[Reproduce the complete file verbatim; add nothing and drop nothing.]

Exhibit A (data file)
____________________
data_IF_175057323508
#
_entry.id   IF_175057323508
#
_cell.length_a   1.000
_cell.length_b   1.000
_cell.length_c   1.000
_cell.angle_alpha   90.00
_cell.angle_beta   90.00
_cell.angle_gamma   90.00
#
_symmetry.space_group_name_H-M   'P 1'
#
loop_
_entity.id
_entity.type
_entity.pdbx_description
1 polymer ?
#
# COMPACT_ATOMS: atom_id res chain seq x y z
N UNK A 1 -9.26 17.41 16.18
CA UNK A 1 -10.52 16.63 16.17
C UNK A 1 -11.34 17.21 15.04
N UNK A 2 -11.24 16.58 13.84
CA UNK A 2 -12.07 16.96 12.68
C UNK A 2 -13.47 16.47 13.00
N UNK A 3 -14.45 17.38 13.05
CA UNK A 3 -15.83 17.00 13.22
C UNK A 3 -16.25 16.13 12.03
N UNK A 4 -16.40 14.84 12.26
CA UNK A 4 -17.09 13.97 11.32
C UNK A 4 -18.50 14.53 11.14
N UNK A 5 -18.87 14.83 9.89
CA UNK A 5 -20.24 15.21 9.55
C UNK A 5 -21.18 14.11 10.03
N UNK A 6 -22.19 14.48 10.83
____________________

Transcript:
data_IF_175057323508
#
_entry.id   IF_175057323508
#
_cell.length_a   1.000
_cell.length_b   1.000
_cell.length_c   1.000
_cell.angle_alpha   90.00
_cell.angle_beta   90.00
_cell.angle_gamma   90.00
#
_symmetry.space_group_name_H-M   'P 1'
#
loop_
_entity.id
_entity.type
_entity.pdbx_description
1 polymer ?
#
# COMPACT_ATOMS: atom_id res chain seq x y z
N UNK A 1 -9.26 17.41 16.18
CA UNK A 1 -10.52 16.63 16.17
C UNK A 1 -11.34 17.21 15.04
N UNK A 2 -11.24 16.58 13.84
CA UNK A 2 -12.07 16.96 12.68
C UNK A 2 -13.47 16.47 13.00
N UNK A 3 -14.45 17.38 13.05
CA UNK A 3 -15.83 17.00 13.22
C UNK A 3 -16.25 16.13 12.03
N UNK A 4 -16.40 14.84 12.26
CA UNK A 4 -17.09 13.97 11.32
C UNK A 4 -18.50 14.53 11.14
N UNK A 5 -18.87 14.83 9.89
CA UNK A 5 -20.24 15.21 9.55
C UNK A 5 -21.18 14.11 10.03
N UNK A 6 -22.19 14.48 10.83